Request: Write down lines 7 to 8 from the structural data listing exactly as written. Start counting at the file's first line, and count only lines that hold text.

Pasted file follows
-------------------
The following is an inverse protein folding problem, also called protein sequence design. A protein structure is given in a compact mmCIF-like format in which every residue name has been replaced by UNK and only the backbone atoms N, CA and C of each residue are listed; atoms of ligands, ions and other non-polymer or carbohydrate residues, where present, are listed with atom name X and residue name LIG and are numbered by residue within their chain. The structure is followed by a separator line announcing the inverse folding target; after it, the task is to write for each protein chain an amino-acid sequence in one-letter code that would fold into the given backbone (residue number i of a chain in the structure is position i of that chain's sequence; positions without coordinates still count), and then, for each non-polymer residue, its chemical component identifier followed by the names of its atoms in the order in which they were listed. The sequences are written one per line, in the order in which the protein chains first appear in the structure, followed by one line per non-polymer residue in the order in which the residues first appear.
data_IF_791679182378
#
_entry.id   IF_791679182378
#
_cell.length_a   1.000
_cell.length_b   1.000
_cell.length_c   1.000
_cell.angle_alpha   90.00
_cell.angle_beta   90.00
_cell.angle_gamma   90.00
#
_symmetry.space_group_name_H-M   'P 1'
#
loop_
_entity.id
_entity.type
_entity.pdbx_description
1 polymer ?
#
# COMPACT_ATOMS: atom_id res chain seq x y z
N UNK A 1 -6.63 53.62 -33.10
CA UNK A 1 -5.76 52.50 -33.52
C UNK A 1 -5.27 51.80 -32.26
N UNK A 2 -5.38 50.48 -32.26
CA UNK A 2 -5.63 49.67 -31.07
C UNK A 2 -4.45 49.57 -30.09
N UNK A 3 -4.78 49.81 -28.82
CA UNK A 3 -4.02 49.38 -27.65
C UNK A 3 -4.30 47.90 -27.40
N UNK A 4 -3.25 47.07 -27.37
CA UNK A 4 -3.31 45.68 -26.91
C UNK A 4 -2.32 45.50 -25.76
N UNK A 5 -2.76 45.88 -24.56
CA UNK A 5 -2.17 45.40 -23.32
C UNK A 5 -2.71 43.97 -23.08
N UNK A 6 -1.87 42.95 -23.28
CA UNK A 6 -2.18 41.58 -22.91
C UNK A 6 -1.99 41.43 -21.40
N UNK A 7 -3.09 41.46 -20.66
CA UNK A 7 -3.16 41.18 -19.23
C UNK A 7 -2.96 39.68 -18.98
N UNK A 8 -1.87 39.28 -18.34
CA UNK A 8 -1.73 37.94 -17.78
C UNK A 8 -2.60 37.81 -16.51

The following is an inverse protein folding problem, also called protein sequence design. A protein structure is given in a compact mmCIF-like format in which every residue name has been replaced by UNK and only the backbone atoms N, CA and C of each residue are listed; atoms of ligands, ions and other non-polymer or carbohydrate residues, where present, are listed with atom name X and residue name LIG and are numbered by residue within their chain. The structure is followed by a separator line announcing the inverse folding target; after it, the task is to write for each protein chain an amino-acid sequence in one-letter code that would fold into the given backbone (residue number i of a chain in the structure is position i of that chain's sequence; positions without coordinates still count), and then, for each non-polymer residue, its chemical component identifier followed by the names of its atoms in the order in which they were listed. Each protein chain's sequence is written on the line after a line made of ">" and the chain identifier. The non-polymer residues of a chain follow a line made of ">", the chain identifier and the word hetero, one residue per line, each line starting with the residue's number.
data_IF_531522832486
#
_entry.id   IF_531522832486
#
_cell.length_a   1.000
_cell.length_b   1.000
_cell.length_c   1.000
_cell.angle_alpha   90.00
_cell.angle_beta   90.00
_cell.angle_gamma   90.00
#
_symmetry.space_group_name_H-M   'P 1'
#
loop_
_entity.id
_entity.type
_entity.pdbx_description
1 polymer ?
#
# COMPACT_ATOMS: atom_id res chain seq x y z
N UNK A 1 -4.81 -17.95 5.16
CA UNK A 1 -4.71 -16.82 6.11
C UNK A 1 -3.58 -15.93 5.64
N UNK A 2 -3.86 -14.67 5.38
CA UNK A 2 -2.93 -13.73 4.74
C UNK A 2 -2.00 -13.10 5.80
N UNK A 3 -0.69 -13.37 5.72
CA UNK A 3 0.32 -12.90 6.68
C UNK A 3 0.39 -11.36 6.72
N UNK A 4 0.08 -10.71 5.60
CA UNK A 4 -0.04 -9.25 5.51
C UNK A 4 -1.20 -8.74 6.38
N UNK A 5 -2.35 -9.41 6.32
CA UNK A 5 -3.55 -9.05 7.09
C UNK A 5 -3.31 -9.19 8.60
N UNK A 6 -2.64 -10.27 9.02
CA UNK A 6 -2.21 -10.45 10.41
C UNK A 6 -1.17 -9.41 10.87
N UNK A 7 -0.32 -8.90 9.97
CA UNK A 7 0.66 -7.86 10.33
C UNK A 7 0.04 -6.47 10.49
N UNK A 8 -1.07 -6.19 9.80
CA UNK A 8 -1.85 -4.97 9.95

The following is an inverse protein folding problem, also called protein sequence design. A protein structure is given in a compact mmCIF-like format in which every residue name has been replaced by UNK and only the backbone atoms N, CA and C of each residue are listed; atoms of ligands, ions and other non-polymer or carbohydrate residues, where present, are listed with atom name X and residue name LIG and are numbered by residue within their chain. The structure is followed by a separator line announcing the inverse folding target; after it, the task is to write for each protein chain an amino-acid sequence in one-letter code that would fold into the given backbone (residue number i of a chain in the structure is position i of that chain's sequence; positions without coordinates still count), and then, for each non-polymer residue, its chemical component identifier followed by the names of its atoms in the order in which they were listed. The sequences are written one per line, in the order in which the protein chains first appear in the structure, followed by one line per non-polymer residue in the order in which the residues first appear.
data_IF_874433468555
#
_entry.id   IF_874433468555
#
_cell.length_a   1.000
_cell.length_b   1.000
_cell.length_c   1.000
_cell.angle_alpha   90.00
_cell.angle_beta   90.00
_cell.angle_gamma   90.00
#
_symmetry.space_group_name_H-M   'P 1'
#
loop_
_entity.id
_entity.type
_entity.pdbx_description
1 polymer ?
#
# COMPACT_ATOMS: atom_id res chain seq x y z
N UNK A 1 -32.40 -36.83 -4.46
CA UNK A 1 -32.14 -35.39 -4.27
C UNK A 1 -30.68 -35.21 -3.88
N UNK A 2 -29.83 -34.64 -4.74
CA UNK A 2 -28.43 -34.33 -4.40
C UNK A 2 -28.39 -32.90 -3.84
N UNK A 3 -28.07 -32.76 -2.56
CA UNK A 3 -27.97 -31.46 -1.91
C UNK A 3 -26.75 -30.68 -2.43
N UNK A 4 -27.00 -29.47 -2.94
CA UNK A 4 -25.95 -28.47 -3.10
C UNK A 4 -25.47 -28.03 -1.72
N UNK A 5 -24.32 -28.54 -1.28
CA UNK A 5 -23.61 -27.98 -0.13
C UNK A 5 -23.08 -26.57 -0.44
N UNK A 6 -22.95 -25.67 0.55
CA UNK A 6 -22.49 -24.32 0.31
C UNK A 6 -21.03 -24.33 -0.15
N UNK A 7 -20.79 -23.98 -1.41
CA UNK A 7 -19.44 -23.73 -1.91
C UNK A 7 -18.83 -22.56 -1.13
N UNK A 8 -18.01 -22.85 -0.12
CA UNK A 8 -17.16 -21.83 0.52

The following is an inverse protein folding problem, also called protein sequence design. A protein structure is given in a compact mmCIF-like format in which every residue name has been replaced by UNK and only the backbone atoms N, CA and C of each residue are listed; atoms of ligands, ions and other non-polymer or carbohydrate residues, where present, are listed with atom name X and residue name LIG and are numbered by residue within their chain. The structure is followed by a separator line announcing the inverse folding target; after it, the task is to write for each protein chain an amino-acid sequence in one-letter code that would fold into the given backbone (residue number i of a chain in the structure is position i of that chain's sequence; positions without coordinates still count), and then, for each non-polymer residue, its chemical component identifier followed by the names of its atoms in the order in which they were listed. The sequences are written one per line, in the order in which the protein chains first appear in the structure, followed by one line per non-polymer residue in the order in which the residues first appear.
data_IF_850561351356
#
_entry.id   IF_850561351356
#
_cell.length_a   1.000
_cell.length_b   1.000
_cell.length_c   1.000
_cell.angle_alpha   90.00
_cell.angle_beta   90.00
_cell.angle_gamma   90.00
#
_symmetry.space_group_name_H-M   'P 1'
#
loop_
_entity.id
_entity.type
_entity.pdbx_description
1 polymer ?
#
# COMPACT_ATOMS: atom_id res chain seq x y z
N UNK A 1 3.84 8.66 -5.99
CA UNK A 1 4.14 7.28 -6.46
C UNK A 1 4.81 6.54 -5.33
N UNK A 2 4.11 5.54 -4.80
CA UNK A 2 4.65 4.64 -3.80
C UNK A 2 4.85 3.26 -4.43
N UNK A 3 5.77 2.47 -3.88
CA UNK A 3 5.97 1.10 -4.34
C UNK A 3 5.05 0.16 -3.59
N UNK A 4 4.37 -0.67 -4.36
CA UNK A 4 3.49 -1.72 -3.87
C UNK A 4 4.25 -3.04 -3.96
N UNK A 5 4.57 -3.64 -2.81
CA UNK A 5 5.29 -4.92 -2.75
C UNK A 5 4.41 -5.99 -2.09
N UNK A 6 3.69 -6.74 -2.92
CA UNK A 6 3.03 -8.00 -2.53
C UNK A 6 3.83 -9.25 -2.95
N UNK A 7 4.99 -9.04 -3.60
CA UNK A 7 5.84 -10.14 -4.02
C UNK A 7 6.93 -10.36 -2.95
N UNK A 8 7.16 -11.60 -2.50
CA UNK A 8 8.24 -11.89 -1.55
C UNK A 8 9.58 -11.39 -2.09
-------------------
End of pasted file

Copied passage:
_cell.length_b   1.000
_cell.length_c   1.000